40

How do I attach a body onload event with JS in a cross browser way? As simple as this?

  document.body.onload = function(){
      alert("LOADED!");
  }
1
  • Why not just use what you're already doing in your example? It works for me
    – Zac
    Oct 25, 2016 at 18:59

6 Answers 6

25

Why not use window's own onload event ?

window.onload = function () {
      alert("LOADED!");
}

If I'm not mistaken, that is compatible across all browsers.

1
  • 18
    window.onload happens after /everything/ is loaded, including images, etc. If you want to start manipulating the DOM as soon as possible to prevent start-up lag, you can't use window.onload.
    – rpjohnst
    Aug 5, 2009 at 22:15
22

This takes advantage of DOMContentLoaded - which fires before onload - but allows you to stick in all your unobtrusiveness...

window.onload - Dean Edwards - The blog post talks more about it - and here is the complete code copied from the comments of that same blog.

// Dean Edwards/Matthias Miller/John Resig

function init() {
  // quit if this function has already been called
  if (arguments.callee.done) return;

  // flag this function so we don't do the same thing twice
  arguments.callee.done = true;

  // kill the timer
  if (_timer) clearInterval(_timer);

  // do stuff
};

/* for Mozilla/Opera9 */
if (document.addEventListener) {
  document.addEventListener("DOMContentLoaded", init, false);
}

/* for Internet Explorer */
/*@cc_on @*/
/*@if (@_win32)
  document.write("<script id=__ie_onload defer src=javascript:void(0)><\/script>");
  var script = document.getElementById("__ie_onload");
  script.onreadystatechange = function() {
    if (this.readyState == "complete") {
      init(); // call the onload handler
    }
  };
/*@end @*/

/* for Safari */
if (/WebKit/i.test(navigator.userAgent)) { // sniff
  var _timer = setInterval(function() {
    if (/loaded|complete/.test(document.readyState)) {
      init(); // call the onload handler
    }
  }, 10);
}

/* for other browsers */
window.onload = init;
15

Cross browser window.load event

function load(){}

window[ addEventListener ? 'addEventListener' : 'attachEvent' ]( addEventListener ? 'load' : 'onload', load )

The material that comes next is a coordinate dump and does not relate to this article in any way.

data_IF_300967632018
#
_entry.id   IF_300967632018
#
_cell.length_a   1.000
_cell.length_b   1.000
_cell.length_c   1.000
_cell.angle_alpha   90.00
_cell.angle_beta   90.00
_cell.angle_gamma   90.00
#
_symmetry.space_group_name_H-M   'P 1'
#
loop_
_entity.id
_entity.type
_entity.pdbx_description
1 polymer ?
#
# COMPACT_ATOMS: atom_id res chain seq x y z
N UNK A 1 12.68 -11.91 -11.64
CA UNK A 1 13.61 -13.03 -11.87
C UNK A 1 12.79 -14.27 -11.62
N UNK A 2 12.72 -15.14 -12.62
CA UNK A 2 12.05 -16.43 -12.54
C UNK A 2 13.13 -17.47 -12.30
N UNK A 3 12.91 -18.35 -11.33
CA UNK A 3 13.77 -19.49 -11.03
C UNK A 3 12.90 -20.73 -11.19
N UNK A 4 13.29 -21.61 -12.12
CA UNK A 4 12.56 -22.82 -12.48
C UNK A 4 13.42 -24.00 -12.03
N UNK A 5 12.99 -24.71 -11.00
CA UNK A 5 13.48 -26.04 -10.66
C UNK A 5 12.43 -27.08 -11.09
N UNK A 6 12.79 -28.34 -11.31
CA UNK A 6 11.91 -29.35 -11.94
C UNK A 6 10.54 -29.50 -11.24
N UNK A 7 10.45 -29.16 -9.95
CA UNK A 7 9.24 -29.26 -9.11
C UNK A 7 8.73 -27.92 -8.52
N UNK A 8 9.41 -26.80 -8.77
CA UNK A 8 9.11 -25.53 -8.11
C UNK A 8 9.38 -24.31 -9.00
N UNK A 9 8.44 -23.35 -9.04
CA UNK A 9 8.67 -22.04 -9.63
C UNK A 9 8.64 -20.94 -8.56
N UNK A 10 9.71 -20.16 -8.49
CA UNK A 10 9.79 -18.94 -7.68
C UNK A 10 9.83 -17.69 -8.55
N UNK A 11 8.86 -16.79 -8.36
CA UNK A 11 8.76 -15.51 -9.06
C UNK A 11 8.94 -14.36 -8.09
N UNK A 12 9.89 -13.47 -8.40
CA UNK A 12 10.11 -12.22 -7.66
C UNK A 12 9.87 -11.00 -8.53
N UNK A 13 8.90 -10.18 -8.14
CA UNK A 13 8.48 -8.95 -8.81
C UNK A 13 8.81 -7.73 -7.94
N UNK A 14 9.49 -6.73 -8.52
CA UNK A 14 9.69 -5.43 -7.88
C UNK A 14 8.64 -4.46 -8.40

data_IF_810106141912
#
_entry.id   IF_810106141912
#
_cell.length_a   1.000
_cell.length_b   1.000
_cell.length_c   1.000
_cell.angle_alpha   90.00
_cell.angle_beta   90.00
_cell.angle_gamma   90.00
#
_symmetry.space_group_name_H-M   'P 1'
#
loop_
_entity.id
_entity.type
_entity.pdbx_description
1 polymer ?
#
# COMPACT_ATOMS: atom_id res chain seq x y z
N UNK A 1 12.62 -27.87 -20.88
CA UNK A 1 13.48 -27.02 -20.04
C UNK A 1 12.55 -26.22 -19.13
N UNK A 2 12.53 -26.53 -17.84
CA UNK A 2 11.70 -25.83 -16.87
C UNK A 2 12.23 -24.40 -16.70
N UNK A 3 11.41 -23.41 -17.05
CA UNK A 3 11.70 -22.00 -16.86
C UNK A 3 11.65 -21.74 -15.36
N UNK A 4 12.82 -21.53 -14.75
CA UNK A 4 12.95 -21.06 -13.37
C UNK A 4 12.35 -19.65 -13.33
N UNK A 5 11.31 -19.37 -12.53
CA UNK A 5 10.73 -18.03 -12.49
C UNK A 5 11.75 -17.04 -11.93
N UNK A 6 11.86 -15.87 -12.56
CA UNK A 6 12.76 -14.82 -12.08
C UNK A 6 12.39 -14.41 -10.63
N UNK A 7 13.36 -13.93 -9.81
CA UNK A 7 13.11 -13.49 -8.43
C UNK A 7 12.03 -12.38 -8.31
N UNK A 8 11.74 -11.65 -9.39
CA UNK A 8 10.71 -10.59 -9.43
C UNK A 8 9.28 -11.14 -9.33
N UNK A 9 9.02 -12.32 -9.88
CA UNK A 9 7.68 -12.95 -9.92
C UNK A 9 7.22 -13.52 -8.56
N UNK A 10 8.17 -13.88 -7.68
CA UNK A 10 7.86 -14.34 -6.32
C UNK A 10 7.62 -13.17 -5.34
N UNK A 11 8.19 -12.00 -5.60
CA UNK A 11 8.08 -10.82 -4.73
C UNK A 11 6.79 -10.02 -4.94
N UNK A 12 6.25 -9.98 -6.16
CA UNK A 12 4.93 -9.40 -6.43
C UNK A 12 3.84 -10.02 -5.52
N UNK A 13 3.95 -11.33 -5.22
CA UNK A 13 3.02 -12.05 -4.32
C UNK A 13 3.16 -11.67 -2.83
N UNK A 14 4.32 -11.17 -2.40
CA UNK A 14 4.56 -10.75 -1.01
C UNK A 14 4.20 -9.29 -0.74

0
9

document.body.onload is a cross-browser, but a legacy mechanism that only allows a single callback (you cannot assign multiple functions to it).

The closest "standard" alternative, addEventListener is not supported by Internet Explorer (it uses attachEvent), so you will likely want to use a library (jQuery, MooTools, prototype.js, etc.) to abstract the cross-browser ugliness for you.

1
2

jcalfee314's idea worked for me - I had a window.onload = onLoad which meant that the functions in <body onload="..."> were not being called (which I don't have control over).

This fixed it:

oldOnLoad = window.onload
window.onload = onLoad;

function onLoad()
{
oldOnLoad();
...
}

Edit: Firefox didn't like oldOnLoad = document.body.onload;, so replaced with oldOnLoad = window.onload.

2
  • As Rusky noted on Andreas's answer, window.onload is different from document.body.onload; it happens after everything is loaded, rather than just the DOM.
    – Muhd
    Nov 24, 2011 at 3:17
  • Since Firefox at least as far back as version 10 does support oldOnLoad = document.body.onload, I'm using a variation of this: if (oldOnLoad = document.body.onload) { document.body.onload = onLoad; } else { oldOnLoad = window.onload; window.onload = onLoad; }. This seems to give me what I want with most browsers, with the window.onload option as a fallback when needed.
    – arlomedia
    Apr 9, 2012 at 23:02
-4

Why not using jQuery?

$(document).ready(function(){}))

As far as I know, this is the perfect solution.

1
  • 1
    This fires before the full document is loaded.
    – rbrundritt
    Aug 25, 2017 at 19:02

Your Answer

By clicking “Post Your Answer”, you agree to our terms of service and acknowledge you have read our privacy policy.

Not the answer you're looking for? Browse other questions tagged or ask your own question.